• By Josh in Josh's Dev Blog 2
      Documentation in Leadwerks 5 will start in the header files, where functions descriptions are being added directly like this:
      /// <summary> /// Sets the height of one terrain point. /// </summary> /// <param name="x">Horizontal position of the point to modify.</param> /// <param name="y">Vertical position of the point to modify.</param> /// <param name="height">Height to set, in the range -1.0 to +1.0.</param> virtual void SetHeight(const int x, const int y, const float height); This will make function descriptions appear automatically in Visual Studio, to help you write code faster and more easily:

      Visual Studio can also generate an XML file containing all of the project's function descriptions as part of the build process. The generated XML file will serve as the basis for the online documentation and Visual Studio Code extension for Lua. This is how I see it working:

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      class Entity { private: Vec3 m_position; public: const Vec3& position; }; Entity::Entity() : position(m_position) {} It is even possible to make constructors private so that the programmer has to use the correct CreateTerrain() or whatever command, instead of trying to construct a new instance of the class, with unpredictable results. Interestingly, the constructor itself has to be added as a friend function for this to work.
      class Terrein { private: Terrain(); public: friend shared_ptr<World> CreateTerrain(shared_ptr<World>, int, int, int) }; The only difference is that inside the CreateTerrain function I have to do this:
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    • By Josh in Josh's Dev Blog 8
      An often-requested feature for terrain building commands in Leadwerks 5 is being implemented. Here is my script to create a terrain. This creates a 256 x 256 terrain with one terrain point every meter, and a maximum height of +/- 50 meters:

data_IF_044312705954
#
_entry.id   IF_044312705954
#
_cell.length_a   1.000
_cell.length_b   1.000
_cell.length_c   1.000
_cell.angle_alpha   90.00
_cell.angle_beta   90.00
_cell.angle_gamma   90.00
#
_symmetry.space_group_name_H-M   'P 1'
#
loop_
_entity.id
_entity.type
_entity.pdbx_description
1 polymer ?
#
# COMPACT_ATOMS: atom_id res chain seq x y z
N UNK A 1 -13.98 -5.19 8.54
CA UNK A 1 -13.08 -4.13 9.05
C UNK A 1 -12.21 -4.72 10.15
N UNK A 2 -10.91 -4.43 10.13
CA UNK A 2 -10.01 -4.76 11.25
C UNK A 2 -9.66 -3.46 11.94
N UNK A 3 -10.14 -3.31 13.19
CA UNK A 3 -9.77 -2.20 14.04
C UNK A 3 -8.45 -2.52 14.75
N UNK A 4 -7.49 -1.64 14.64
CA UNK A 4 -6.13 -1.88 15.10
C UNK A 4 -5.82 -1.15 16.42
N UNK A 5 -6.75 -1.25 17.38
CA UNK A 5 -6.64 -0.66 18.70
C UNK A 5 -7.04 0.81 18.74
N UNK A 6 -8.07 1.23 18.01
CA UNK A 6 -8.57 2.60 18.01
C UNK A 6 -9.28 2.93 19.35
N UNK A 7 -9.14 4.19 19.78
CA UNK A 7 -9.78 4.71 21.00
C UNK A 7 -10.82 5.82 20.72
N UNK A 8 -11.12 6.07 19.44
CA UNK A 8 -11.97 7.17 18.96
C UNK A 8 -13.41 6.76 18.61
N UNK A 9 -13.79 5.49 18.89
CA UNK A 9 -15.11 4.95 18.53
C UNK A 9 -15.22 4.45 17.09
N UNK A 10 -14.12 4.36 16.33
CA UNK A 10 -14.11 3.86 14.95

--Create terrain local terrain = CreateTerrain(world,256,256) terrain:SetScale(256,100,256) Here is what it looks like:

      A single material layer is then added to the terrain.
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      This gives you an idea of the basic terrain building API in Leadwerks 5, and it will serve as the foundation for more advanced terrain features. This will be included in the next beta.
    • By Josh in Josh's Dev Blog 0
      A new update is available for beta testers.
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      Precompiled headers have been integrated into the example project. The Debug build will compile in about 20 seconds the first run, and compile in just 2-3 seconds thereafter. An example class is included which shows how to add files to your game project for optimum compile times. Even if you edit one of your header files, your game will still compile in just a few seconds in debug mode! Integrating precompiled headers into the engine actually brought the size of the static libraries down significantly, so the download is only about 350 MB now.
      Enums Everywhere
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      Almost all the pre-processor macros have been removed from the Visual Studio project, with just a couple ones left. Overall the headers and project structure have been massively cleaned up.